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Bastille Day in Paris

Bastille Day is arguably the biggest French holiday on the calendar, as it’s the country’s national holiday. In a sense, you can think of it like France’s 4th of July – though the origins of Bastille Day are, of course, very different from Independence Day in the US. Since so many people already choose July to visit Paris, the fact that Bastille Day is celebrated on July 14th every year just adds to the things that can make your July in Paris exceptional.

History of Bastille Day

It was July 14, 1789 when enough people in France had finally had it up to here with the ruling Bourbon monarchy, what with their Versailles extravagance and their “let them eat cake” while the citizenry starved, and a crowd made their way to the Bastille in Paris. At the time, the Bastille fortress served as a munitions storehouse and a prison for political dissidents, so was the perfect place for a revolutionary group to direct their energies.

Fewer than 100 people died during the attack on the Bastille, which is traditionally called the “storming of the Bastille,” and the attack itself was merely the beginning of the French Revolution – but the storming of the Bastille remains symbolic of the French people demanding their freedoms, and is therefore near and dear to the hearts of all French people today.

The first Bastille Day celebration on July 14, 1790 wasn’t referred to by that name, but rather called the “Fête de la Fédération.” It was held in the area where the Eiffel Tower now stands, so it’s fitting that the Eiffel Tower remains a central site for Bastille Day festivities today. It wasn’t until 1880 that an official national holiday of July 14th was made the law of the land. In fact, the law was passed on July 6th of that year, making the 1880 celebrations especially notable. The official name of the holiday is still “Fête Nationale,” or “national celebration,” although in France it’s most commonly referred to as “quatorze juillet,” which is simply “14 July.”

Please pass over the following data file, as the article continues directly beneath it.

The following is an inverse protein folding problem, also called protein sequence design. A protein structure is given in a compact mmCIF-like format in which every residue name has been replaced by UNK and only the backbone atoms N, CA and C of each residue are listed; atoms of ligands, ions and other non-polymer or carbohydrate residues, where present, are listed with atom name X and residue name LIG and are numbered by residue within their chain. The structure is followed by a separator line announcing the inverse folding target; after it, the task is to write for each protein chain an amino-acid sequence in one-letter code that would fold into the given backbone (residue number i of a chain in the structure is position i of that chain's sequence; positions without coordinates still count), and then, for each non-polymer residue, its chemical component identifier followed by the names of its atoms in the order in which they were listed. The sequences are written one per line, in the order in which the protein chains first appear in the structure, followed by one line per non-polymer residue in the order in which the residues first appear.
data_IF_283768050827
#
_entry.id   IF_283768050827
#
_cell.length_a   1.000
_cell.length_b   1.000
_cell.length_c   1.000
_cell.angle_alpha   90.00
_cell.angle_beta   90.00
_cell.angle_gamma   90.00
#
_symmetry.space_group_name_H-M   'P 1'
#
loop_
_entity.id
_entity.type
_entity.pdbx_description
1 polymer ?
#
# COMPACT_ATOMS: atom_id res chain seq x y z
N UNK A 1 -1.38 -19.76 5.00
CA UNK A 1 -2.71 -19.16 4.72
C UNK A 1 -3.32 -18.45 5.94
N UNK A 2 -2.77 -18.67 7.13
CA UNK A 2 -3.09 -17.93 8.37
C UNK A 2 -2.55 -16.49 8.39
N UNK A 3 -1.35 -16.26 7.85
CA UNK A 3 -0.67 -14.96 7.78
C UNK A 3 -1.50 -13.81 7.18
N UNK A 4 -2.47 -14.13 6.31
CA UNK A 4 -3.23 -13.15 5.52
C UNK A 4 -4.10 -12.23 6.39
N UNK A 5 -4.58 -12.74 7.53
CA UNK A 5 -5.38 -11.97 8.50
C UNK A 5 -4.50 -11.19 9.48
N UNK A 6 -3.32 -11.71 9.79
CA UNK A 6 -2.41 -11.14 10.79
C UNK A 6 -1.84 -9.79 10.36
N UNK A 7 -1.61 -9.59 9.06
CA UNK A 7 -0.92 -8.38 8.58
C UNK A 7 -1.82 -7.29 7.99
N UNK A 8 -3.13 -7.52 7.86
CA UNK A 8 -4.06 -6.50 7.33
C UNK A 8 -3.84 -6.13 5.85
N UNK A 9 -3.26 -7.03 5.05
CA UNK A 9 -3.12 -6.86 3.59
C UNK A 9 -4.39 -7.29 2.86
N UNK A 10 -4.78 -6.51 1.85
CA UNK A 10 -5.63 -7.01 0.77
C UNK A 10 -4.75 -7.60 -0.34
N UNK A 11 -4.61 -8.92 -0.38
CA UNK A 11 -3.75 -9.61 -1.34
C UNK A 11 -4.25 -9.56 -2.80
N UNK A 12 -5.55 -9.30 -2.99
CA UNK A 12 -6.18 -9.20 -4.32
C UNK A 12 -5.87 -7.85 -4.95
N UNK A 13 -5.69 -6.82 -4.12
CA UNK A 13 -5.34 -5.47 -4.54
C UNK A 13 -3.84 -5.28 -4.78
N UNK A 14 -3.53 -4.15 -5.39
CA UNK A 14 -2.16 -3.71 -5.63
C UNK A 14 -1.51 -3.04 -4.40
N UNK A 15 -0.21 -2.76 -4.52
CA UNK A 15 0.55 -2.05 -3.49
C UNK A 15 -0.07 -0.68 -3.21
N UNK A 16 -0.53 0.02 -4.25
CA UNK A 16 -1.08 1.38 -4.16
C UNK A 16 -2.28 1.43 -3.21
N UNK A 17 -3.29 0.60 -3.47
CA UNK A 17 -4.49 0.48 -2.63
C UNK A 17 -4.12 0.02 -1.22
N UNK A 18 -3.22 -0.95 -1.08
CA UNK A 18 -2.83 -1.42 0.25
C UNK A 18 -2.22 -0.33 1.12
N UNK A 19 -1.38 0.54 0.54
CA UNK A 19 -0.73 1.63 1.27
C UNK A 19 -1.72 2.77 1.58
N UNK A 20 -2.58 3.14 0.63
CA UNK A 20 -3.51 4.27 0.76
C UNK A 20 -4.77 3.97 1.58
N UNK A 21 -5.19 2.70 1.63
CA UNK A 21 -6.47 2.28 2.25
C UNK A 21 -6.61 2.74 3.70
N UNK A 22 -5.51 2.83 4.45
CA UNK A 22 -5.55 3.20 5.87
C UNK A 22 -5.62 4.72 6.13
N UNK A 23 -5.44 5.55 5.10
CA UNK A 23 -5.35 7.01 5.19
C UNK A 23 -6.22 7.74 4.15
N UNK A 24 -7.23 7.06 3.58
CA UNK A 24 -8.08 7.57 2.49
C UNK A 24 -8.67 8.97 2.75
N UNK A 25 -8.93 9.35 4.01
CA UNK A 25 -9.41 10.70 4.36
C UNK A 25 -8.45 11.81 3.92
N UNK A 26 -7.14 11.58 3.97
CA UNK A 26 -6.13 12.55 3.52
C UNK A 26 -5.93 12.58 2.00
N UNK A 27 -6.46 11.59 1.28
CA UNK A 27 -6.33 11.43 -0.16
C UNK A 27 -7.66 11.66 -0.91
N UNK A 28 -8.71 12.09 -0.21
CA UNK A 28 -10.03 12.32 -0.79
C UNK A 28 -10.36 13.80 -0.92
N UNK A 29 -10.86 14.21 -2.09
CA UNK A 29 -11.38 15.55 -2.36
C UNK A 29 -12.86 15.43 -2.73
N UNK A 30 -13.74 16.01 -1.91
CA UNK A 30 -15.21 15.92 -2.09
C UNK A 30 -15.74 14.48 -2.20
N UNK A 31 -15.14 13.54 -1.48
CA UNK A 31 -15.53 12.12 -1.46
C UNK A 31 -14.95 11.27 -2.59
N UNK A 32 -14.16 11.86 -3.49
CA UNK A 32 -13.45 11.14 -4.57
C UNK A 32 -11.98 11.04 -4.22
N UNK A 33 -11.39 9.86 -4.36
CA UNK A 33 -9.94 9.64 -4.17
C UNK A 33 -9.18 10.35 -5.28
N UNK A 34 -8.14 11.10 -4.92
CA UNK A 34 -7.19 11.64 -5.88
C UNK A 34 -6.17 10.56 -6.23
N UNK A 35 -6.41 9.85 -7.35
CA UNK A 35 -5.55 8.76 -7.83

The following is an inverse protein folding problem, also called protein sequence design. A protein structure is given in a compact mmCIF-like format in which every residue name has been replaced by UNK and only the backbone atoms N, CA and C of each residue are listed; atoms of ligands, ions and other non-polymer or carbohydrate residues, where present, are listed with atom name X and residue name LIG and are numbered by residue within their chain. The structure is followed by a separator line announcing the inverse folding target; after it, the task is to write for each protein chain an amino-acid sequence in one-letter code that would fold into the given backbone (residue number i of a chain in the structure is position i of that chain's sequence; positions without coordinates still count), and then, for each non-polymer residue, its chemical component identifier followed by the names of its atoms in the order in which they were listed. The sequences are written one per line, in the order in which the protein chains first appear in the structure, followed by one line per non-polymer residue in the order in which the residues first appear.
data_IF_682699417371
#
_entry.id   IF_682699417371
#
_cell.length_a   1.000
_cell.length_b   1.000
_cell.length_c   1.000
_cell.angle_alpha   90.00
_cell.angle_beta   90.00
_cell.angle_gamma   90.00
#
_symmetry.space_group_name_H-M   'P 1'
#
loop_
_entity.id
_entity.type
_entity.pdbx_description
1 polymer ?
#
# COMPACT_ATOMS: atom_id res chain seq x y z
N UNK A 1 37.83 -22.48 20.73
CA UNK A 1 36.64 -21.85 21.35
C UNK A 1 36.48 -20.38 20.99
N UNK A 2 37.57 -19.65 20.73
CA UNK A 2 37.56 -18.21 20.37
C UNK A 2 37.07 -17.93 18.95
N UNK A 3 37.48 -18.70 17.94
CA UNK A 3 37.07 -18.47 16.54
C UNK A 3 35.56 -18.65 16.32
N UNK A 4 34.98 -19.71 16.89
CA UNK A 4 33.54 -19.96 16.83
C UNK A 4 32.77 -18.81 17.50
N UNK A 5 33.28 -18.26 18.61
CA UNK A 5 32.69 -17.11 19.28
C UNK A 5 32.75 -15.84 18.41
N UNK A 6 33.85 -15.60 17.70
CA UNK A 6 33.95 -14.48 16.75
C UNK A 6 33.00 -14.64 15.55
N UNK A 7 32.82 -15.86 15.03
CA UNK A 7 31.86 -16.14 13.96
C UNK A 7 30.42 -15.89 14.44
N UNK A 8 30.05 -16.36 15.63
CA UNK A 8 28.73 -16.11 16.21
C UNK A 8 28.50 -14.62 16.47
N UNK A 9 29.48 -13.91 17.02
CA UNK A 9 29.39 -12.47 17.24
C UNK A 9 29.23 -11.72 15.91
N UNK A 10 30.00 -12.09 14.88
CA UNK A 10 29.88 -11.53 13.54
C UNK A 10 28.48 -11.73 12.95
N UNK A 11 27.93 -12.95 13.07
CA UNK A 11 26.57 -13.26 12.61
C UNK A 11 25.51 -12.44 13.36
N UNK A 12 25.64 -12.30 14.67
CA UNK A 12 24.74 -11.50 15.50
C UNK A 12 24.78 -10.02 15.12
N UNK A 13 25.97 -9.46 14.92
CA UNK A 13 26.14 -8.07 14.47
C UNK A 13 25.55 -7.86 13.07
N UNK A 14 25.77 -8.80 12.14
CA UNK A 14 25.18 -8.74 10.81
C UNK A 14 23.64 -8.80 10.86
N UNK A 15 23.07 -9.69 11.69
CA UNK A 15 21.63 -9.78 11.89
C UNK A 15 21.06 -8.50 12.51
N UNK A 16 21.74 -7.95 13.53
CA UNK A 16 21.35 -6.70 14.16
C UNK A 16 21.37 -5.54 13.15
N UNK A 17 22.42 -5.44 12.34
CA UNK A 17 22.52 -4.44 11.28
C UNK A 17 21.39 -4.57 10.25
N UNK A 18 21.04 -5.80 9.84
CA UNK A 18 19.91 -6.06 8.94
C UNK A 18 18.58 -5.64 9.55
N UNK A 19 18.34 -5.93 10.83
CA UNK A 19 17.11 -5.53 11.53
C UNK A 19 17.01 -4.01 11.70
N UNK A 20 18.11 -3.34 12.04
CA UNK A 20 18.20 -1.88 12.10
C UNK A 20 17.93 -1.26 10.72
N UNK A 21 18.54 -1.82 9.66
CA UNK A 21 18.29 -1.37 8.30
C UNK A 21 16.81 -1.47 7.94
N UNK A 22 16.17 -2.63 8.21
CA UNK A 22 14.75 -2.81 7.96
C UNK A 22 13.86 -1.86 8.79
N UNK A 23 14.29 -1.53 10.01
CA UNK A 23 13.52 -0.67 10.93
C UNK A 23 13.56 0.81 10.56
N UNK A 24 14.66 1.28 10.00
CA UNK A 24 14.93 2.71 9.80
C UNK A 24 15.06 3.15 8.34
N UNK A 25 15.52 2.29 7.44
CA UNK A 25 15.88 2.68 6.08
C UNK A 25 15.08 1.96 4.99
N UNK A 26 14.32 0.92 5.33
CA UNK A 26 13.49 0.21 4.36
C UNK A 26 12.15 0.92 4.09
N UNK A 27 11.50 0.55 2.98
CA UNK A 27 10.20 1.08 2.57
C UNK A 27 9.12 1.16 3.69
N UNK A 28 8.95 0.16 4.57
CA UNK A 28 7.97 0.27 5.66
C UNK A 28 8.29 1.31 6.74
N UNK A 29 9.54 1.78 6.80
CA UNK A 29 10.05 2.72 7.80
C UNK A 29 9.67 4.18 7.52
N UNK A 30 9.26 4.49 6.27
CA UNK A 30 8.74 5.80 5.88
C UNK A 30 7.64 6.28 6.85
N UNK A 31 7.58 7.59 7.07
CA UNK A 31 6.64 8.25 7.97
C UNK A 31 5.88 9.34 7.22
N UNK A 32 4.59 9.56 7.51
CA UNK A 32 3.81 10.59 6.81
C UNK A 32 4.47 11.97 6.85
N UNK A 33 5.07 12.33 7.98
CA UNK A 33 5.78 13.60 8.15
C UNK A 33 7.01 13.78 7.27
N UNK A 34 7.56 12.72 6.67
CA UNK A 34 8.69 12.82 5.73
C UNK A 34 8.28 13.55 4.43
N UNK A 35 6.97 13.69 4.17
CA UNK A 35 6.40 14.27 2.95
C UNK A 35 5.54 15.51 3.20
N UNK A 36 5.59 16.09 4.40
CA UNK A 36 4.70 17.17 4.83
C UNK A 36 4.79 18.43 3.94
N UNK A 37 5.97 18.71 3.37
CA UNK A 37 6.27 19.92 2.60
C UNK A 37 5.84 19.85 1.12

Bastille Day in Paris

As you might imagine, because Bastille Day is the French national holiday it is celebrated in grand fashion all over the country – but because Paris is the French capital, it’s also easy to see why Paris is probably the best place to be in France to see Bastille Day celebrations. Each year, the French president presides over an immense military parade which shuts down the Champs-Elysées (one of the few things that closes Paris’ most famous boulevard every year), and the Eiffel Tower is regularly used as the launching point for a spectacular fireworks display.

Here’s a video from the Bastille Day parade of 2007:

As you can see, the crowds are pretty big – so if you’re hoping for a good view of the parade, you’ll want to get to the Champs-Elysées early to stake out your spot. In the 2007 parade, representatives from each European Union country were invited to march and carry their country’s flag – but that isn’t a regular part of the parade, so be on the lookout for what will make your Bastille Day parade unique. Also note that there’s a flyover with planes streaming out the colors of the French flag during the parade.

Here are a couple videos of the fireworks display at the Eiffel Tower in 2007:

Whether the iconic tower serves as a backdrop for the fireworks or stands in front of them is, obviously, entirely dependent on where you stand! So if you’re concerned about that for your photos and/or video, try to find out exactly which side of the tower the fireworks will be launched from so you can find the best viewing spot. As with the parades, the crowds are enormous for the fireworks – so getting a spot early is important.

Parisgirl recommends watching the Bastille Day parade from the top floor of any of the cafes along the Champs-Elysées, if you can get a seat, as you’ll have an overhead view of the parade that’s unobstructed by trees or guardrails. She also notes that there are typically big parties in Paris the night before Bastille Day, on July 13th, that include public concerts and dances at the Place de la Bastille as well as smaller concerts and dances in different Paris neighborhoods.

original photo by Ammar Abd Rabbo